Category Archives: Misc.

On Stage: Rent

It’s hard to believe that 20 years have passed since “Rent” first took the stage. But then, it’s hard to believe that the young people in last night’s audience weren’t even alive at the end of the millennium.

Two decades may have passed since Jonathan Larson’s Pulitzer Prize and Tony Award winning musical made its debut, but “Rent” doesn’t feel dated. The show is just as vibrant and emotionally charged — and the audience reaction is just as enthusiastic — as it has ever been.

RENT13

The Company of the RENT 20th Anniversary Tour, photo by Carol Rosegg, 2016

For those who weren’t alive or don’t remember the late 20th century, “Rent” is the tale of a group of starving artists struggling to survive in New York City during the latter half of the 1990s. All of the characters, in one way or another, are dealing with the impact of AIDS.

Central to the story are roommates Mark the filmmaker (Danny Harris Kornfeld) and Roger the musician (Kaleb Wells). They are broke but living rent-free in a loft in the East Village. When their former cohort and now landlord Benny (Christian Thompson) announces they need to pay up, the show takes off.

But “Rent” isn’t really a story about making monthly payments for your living arrangements. It’s about three bohemian couples: Collins (Aaron Harrington), the anarchist professor who hooks up with the flamboyant drag queen Angel (David Merino); Maureen (Katie LaMark), the diva performance artist and her latest love, the anal-retentive Joanne (Jasmine Easler); and Roger, who is fighting his feelings for the young dancer Mimi (Skyler Volpe). Mark’s major relationship is with his camera.

The musical was inspired by Giacomo Puccini’s classic “La Boheme,”  and thanks to my opera-loving wife I have now seen both shows so can tell you that in a comparison/contrast situation — “Rent” is more entertaining. It has better music (I think “Rent” has one of the greatest scores in musical history), a meatier story, and let’s face it, you really can’t rock out to Puccini.

The 20th anniversary staging of the show playing this weekend at the Fox features a superb cast and excellent musicians. They’ve tinkered a little with some of the staging and set design but nothing dramatic.

It may not be a classic in the stature of “La Boheme,” but give it another 100 years.

 “Rent” runs through May 21 at the Fox Theatre. http://www.fabulousfox.com/

Reggie And Me

The big news in entertainment this week (well, maybe not big news) was the recasting of the role of Reggie Mantle on the TV series Riverdale.

When I heard the news, my reaction was — “Reggie Mantle was on Riverdale?”

4954230-05I watched the first 4 episodes of the show and spotted Reggie, briefly, maybe twice. So I stopped watching.

For you see, before Hawkeye — before even Batman — there was Reggie.

As a kid I loved The Archies. My first lunchbox was an Archies lunchbox. I watched the cartoon every Saturday morning. I had one of their records. (Although to be honest, I hate “Sugar, Sugar ” — a song so bad The Monkees refused to record it.)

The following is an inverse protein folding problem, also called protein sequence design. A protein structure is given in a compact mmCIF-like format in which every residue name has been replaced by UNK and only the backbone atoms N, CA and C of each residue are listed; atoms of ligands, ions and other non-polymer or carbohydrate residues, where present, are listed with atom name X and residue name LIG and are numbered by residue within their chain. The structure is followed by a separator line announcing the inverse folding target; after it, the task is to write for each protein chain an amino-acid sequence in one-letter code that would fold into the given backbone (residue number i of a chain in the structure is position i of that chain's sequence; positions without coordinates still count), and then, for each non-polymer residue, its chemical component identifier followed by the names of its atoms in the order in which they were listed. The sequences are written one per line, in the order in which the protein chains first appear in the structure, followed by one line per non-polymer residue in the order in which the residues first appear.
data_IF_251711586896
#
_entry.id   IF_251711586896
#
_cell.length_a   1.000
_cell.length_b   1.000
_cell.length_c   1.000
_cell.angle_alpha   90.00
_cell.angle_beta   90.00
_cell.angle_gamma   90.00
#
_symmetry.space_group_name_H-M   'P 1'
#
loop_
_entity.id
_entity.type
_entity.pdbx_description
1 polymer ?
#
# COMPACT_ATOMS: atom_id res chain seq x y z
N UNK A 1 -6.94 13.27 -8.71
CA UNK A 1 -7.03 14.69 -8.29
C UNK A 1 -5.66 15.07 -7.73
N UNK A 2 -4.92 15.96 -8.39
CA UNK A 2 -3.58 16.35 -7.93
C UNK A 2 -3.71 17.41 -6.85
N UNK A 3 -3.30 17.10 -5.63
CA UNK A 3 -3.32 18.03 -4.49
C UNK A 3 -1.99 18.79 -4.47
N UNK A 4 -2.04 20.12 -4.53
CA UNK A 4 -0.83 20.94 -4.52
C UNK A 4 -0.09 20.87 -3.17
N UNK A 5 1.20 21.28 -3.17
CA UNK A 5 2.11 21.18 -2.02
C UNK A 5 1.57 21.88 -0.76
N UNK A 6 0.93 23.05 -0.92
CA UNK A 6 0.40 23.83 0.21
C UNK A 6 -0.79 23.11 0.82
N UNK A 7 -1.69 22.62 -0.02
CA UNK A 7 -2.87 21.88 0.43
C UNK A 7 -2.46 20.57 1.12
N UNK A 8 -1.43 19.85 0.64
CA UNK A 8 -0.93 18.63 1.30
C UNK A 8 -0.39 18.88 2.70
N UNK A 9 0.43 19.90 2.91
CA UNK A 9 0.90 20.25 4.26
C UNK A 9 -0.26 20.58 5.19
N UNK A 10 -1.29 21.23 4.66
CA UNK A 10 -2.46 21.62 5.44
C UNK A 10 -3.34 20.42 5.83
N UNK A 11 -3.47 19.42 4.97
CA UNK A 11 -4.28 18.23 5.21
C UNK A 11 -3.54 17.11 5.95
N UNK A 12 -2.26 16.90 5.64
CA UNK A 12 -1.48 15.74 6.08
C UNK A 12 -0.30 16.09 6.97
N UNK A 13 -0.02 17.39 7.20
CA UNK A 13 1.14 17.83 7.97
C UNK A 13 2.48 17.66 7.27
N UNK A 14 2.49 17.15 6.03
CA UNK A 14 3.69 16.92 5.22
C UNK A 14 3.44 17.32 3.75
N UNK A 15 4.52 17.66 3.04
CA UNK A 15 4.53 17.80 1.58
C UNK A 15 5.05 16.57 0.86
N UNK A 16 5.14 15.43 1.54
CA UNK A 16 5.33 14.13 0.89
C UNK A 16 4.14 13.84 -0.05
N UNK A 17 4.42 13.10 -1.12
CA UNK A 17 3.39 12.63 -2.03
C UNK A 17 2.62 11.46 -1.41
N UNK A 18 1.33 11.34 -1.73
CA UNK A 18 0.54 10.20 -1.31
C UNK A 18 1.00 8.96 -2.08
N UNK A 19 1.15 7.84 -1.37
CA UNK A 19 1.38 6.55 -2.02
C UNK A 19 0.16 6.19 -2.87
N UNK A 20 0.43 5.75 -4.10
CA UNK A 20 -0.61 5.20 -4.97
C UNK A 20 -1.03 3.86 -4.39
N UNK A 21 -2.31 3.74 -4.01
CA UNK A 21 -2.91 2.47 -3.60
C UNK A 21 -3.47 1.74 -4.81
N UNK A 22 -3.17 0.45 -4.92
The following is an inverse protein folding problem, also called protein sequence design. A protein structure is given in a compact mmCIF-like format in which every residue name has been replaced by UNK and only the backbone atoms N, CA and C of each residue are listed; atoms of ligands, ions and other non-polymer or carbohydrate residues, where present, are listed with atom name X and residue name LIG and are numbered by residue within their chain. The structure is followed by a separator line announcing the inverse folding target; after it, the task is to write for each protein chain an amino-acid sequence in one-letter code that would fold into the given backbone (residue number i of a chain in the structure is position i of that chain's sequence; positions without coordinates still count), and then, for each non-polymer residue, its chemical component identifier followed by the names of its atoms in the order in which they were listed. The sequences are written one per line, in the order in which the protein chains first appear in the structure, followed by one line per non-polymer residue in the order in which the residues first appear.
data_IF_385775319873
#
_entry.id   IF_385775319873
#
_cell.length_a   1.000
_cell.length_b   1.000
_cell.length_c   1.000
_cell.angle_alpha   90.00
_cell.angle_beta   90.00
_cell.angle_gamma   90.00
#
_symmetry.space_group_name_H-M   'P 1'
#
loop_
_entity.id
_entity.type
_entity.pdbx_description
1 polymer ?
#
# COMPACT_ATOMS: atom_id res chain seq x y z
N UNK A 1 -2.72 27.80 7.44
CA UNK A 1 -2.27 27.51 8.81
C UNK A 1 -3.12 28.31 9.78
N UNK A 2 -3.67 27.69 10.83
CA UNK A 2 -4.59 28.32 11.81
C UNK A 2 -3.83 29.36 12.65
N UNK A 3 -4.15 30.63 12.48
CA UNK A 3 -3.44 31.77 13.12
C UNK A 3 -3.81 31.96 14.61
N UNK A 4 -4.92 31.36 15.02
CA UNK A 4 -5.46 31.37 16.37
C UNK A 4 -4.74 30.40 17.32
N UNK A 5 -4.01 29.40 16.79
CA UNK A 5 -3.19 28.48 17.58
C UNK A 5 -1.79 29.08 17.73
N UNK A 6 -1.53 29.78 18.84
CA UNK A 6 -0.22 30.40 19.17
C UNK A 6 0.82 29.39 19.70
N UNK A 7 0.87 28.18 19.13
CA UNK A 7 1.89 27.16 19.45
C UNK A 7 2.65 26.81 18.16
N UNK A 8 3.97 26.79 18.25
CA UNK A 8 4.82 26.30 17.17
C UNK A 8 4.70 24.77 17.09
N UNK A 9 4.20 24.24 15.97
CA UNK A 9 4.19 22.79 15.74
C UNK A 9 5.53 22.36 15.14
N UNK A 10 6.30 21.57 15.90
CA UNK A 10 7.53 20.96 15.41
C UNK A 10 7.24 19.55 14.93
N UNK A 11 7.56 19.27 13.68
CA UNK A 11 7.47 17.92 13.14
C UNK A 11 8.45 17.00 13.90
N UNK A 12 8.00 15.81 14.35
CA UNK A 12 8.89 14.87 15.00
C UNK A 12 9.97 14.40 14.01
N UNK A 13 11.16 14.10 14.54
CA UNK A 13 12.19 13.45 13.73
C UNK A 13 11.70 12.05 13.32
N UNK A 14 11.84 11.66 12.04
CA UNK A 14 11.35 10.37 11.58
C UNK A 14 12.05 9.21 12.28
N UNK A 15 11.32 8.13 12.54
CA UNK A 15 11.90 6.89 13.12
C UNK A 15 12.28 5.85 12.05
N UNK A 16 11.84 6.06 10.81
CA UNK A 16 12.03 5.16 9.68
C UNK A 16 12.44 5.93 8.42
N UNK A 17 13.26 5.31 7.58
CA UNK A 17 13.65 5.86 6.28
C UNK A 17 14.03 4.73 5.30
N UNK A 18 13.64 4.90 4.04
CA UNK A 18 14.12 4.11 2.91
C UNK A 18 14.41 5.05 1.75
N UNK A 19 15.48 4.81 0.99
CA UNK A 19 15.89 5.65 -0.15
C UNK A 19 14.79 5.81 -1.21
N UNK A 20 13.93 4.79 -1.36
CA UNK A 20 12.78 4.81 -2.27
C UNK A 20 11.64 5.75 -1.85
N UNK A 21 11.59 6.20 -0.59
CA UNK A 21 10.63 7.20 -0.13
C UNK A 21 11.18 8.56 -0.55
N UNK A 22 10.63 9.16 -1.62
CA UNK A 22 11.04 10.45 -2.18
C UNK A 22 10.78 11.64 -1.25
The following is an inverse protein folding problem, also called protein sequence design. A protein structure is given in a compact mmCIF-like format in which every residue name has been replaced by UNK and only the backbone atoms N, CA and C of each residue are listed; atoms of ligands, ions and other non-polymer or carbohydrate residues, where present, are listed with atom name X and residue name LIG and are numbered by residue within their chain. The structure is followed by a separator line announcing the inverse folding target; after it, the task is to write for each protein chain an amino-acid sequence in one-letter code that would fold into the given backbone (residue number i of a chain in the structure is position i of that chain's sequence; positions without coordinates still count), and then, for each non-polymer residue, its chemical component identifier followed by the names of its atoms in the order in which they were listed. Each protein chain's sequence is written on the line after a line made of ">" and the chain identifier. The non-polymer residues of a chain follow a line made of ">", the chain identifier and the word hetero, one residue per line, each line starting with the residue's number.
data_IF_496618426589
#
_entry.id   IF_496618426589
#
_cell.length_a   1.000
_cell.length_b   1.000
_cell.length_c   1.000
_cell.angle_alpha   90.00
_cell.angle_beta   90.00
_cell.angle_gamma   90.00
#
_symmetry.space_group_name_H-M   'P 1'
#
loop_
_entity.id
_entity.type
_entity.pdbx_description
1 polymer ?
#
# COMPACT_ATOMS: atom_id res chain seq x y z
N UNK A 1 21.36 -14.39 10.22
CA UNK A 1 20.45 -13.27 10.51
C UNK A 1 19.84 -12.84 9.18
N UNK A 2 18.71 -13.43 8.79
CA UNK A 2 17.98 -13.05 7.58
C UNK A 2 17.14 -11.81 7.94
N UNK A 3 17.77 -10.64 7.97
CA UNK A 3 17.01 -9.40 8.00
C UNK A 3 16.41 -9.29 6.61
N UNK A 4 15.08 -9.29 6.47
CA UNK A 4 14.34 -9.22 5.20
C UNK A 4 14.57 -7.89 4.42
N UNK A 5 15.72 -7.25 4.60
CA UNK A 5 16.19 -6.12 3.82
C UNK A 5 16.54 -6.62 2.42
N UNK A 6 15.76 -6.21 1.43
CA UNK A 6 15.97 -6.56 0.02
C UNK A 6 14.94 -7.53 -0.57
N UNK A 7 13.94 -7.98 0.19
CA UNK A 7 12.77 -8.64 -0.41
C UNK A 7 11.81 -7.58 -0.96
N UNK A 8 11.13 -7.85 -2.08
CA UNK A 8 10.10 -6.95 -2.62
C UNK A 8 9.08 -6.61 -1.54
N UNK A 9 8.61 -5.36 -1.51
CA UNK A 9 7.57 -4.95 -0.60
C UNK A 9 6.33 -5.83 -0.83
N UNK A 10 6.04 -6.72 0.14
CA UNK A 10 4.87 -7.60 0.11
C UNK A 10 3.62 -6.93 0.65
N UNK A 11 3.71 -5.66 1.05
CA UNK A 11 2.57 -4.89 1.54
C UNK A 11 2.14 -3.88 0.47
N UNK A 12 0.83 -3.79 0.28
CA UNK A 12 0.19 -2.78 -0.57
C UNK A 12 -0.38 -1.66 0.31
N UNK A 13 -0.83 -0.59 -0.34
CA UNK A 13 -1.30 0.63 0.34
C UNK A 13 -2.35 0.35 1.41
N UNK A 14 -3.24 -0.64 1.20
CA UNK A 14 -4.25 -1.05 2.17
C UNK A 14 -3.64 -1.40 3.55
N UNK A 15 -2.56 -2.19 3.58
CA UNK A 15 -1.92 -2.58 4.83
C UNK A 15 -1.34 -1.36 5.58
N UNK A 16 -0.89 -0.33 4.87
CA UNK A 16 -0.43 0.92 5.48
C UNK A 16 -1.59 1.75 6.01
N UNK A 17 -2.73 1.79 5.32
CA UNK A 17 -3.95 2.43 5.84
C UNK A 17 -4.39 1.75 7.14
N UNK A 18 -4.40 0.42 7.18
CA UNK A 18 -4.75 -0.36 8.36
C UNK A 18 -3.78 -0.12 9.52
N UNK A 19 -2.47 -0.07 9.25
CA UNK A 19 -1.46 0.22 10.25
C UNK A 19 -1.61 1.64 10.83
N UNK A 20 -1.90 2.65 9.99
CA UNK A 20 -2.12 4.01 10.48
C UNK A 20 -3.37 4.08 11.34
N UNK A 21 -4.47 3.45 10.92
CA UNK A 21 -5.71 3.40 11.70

But it wasn’t because I loved Archie. Lord, no. He was far too goody-two-shoes. And what was the deal with those hashmarks on the sides of his face? And why did Betty and Veronica find him so attractive?

Reggie was so much cooler. And sarcastic. And frankly more handsome. Reggie was the bad boy, and given that Riverdale was 99 percent all-whitebread and all-good (true, Veronica had her moments), that made Reggie all the more unique and entertaining.

The best thing about the Reggie-Archie relationship was the fact that while they were rivals and often at odds, they were also friends. They would team up on things about as often as they would fight. They were even in the same band, for Pete’s sake.

But then I grew up and discovered superheroes and left The Archies behind. I keep up with what’s going on with the characters in the comics press and I pick up the Archie offering every year at Free Comic Book Day, but that’s the extent of my relationship with the gang these days.

Reggie2ZdarskyVarSo when I heard the CW was going to be airing a show called Riverdale I figured I would check it out for nostalgia’s sake. Alas, it was too millennial for my tastes. Jughead is some kind of lost soul, writer-type? Betty seems a little bit crazy? Archie is having sex with Miss Grundy? The only character who seemed normal was Veronica, and what are the odds of that?

Worst of all — no Reggie. It appeared he had been replaced in the Big 5 by Kevin Keller. I can’t say I’m surprised, this show is about as PC as it can get. Reggie did show up eventually and I think there was a scene where he punched Archie, but I blinked and missed it. When Cheryl Blossom is a more important character to the Archie mythos than Reggie Mantle, you know there’s something fundamentally wrong with what you’re doing.

It turned out that maybe the reason Reggie was getting such short shrift on the show was that the actor playing him was busy with other things and not always available. Maybe now that there’s a new actor in the role that will change. But then given how twisted all the characters have become on this show, that may not be a good thing.